The Concept of Beauty in Philosophy


Throughout the twentieth century, the idea of beauty has become a controversial issue, causing many philosophers to wrestle with its meaning. This is in part due to political associations of beauty, which have been problematic at various times. During the late twentieth and early twenty-first centuries, these associations have been particularly troublesome in relation to gender and race. Consequently, many social justice movements have neglected these issues, focusing instead on other aspects of the concept of beauty.

The concept of beauty is generally objective, although it can also be subjective. Some philosophers define beauty in terms of value or function, while others associate it with pleasure or use. A number of ancient treatments of beauty have paid tribute to the pleasures it brings. One example is Plotinus’ ecstatic neo-Platonism. His concept of beauty includes the fact that it calls out love.

Beauty is a form of Forms that is regarded as having a symmetrical relationship between its parts and its whole. In the classical conception, beauty is defined as the harmony of the elements that make up an object. It is a term that has been used to describe a variety of art forms, such as music and sculpture, as well as the underlying architecture of buildings.

In the eighteenth century, David Hume articulated a theory of the beautiful. He wrote Essays, Moral, Political and Literary in 1758. Hume’s account of the beautiful is a sympathetic one, arguing that a person’s sentiment should be acquiesced to, even if it is not the best. However, Hume was careful to distinguish between the notion of beauty as a quality of things and the quality of the individual’s mind.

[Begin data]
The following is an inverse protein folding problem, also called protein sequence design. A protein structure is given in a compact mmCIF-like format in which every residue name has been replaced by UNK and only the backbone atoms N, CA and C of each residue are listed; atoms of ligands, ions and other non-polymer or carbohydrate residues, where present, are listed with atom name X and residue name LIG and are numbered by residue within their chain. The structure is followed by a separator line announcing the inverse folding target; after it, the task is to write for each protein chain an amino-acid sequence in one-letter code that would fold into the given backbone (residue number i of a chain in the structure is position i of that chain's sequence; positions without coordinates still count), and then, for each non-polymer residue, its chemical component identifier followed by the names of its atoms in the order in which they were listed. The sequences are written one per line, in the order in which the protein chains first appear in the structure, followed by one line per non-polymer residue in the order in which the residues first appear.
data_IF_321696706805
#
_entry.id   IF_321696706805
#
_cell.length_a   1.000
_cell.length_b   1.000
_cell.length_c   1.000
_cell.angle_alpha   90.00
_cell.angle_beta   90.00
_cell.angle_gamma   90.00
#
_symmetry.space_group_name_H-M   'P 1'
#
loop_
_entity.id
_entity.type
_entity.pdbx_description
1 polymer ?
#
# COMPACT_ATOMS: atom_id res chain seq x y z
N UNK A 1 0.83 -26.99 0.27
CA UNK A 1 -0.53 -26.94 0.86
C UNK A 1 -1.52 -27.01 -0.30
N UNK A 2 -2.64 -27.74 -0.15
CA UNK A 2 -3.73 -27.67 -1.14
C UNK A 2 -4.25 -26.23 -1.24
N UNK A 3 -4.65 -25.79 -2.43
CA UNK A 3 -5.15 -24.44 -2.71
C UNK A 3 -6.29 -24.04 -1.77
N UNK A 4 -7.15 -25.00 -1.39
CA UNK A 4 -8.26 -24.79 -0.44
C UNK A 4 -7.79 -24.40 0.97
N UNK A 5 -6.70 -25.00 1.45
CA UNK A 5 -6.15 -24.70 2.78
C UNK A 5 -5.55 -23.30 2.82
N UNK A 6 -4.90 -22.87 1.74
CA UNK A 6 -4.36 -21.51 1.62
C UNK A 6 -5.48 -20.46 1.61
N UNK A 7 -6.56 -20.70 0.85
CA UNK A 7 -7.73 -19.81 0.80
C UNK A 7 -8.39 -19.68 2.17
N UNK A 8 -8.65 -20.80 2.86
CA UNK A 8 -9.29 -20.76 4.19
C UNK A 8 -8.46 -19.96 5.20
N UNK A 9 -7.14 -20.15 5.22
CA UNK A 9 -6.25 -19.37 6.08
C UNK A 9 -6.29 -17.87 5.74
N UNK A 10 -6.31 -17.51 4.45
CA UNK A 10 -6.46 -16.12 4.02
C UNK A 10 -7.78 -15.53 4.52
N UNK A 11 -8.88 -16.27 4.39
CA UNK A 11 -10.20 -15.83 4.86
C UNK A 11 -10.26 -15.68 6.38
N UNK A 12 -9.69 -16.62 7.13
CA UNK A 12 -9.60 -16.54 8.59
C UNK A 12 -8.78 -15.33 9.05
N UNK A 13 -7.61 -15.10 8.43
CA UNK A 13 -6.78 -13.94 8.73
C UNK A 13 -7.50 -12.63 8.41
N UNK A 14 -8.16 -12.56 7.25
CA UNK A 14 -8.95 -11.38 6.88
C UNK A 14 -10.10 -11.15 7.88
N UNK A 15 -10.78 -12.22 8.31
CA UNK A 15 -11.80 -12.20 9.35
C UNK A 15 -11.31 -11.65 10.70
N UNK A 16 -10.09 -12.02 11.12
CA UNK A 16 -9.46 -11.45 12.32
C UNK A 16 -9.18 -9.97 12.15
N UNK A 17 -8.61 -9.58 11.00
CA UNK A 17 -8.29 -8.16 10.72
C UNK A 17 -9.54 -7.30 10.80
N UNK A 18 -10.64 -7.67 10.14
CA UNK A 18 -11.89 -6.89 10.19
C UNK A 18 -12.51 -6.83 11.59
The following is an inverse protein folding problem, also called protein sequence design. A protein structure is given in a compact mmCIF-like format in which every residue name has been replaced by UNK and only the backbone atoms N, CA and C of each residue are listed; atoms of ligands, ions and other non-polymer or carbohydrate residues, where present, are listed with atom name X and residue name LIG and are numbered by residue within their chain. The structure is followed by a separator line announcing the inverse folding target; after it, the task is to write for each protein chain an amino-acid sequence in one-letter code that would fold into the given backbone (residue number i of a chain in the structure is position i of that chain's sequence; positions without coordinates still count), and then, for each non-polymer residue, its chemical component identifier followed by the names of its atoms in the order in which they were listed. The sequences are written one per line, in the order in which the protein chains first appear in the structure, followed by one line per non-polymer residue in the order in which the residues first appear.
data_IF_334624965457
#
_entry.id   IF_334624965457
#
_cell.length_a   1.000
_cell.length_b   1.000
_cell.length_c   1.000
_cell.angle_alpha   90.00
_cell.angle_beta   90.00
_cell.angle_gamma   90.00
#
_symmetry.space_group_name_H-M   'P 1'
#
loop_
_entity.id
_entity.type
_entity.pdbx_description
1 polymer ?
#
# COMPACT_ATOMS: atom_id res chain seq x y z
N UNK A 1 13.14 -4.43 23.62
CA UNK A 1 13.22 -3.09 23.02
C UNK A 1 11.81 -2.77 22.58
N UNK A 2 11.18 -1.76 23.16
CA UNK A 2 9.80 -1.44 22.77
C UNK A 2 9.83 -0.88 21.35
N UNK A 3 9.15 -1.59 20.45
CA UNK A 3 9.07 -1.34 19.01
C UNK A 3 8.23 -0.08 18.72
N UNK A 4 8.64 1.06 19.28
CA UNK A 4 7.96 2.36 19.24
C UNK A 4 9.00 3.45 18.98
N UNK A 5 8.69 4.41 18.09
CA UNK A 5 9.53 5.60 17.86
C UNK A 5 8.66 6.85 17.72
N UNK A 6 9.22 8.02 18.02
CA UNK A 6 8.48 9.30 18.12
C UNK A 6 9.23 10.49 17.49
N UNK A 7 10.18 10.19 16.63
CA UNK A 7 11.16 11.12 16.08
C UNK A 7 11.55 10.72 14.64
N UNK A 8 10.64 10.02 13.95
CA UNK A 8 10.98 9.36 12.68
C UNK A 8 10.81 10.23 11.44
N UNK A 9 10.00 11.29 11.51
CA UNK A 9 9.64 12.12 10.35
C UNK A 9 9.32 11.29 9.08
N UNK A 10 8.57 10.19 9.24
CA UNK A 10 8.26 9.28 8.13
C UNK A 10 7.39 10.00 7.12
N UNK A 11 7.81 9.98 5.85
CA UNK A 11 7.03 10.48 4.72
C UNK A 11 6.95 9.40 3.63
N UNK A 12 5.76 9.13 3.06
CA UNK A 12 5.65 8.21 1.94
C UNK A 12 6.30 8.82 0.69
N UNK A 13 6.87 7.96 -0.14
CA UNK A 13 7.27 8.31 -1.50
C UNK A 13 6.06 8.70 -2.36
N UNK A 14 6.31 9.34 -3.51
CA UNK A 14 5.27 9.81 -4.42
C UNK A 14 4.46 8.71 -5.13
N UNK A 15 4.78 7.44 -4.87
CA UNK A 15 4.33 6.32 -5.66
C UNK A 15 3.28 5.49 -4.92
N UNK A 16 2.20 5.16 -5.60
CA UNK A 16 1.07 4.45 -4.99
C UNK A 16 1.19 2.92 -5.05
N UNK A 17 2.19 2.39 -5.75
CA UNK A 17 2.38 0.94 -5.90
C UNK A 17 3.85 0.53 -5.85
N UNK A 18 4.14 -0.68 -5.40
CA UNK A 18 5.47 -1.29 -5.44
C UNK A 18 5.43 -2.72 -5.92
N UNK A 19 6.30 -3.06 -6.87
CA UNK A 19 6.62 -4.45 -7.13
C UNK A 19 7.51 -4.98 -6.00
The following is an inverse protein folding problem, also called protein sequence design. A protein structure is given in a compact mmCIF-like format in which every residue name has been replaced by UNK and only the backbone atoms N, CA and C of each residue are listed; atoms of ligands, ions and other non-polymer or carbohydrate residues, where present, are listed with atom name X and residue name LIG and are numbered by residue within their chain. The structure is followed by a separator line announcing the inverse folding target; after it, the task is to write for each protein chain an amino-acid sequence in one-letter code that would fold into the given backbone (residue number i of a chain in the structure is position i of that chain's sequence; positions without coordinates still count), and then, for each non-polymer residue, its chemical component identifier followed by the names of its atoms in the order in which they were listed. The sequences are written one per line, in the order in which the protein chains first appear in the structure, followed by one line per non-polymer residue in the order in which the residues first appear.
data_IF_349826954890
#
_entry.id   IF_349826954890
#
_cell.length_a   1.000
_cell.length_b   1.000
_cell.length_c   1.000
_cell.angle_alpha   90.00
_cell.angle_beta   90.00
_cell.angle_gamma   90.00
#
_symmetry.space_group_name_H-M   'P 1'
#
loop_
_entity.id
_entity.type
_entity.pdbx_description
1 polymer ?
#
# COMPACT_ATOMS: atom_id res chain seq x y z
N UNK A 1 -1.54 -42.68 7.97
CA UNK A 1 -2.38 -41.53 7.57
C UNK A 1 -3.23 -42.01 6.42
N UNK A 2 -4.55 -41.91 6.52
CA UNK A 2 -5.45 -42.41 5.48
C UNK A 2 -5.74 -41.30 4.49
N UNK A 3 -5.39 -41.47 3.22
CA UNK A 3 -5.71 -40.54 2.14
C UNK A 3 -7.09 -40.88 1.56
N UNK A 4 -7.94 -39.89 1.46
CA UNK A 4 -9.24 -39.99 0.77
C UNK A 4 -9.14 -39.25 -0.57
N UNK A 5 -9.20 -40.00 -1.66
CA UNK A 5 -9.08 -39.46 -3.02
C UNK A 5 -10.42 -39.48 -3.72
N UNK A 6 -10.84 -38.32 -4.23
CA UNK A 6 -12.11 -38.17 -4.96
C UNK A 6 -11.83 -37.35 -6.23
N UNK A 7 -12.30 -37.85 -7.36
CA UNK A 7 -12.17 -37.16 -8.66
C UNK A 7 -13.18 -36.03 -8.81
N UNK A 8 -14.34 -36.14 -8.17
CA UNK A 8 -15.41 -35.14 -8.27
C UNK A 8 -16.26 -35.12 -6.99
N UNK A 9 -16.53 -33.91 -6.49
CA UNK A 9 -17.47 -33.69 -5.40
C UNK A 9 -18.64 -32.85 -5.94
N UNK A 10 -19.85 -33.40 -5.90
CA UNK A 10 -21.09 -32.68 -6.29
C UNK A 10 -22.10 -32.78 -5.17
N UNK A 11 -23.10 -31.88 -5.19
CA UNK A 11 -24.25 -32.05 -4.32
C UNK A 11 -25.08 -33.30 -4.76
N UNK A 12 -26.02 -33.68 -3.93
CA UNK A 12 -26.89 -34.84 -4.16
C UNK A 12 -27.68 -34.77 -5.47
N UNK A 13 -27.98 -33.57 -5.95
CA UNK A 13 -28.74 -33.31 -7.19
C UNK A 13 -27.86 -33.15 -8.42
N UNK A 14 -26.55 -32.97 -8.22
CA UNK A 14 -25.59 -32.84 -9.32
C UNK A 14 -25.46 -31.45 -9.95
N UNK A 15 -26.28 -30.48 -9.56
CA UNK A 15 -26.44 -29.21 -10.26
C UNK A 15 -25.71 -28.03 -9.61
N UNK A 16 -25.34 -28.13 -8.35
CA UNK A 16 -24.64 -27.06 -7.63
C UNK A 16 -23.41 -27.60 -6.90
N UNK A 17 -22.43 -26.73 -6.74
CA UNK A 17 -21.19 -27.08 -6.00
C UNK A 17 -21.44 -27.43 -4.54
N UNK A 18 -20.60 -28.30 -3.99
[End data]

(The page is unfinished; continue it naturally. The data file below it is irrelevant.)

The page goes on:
During the eighteenth and nineteenth centuries, many philosophical accounts of beauty sought to measure its qualities. For instance, the Greek philosopher Euclid identified beauty with the golden ratio and the idea of ratio. Similarly, the Islamic geometric designer Muhammad ibn Musa al-Ridwan describes beauty as a rhythm in a geometric composition.

Many twentieth-century thinkers were unsure of how to reconcile the idea of beauty with the era of wars, genocide, and wastelands. At the same time, some philosophers saw the concept of beauty as a distraction from more practical activities. Nonetheless, the 1980s saw the revival of interest in beauty, which led to a renewed focus on its definition.

Another way to consider the connection between beauty and pleasure is through the work of George Santayana. Santayana’s definition of beauty is that it is a feeling of pleasure. By describing beauty as a pleasure, Santayana identifies it as a feeling that is not only felt by the object itself, but by the observer as well.

Despite the controversies surrounding the idea of beauty, it has always been an important concept to many people. It serves as a reminder that the world is full of diversity. As a result, each human being experiences the world in a unique manner. Even natural objects are often considered beautiful, since nature thrives on regeneration and diversity.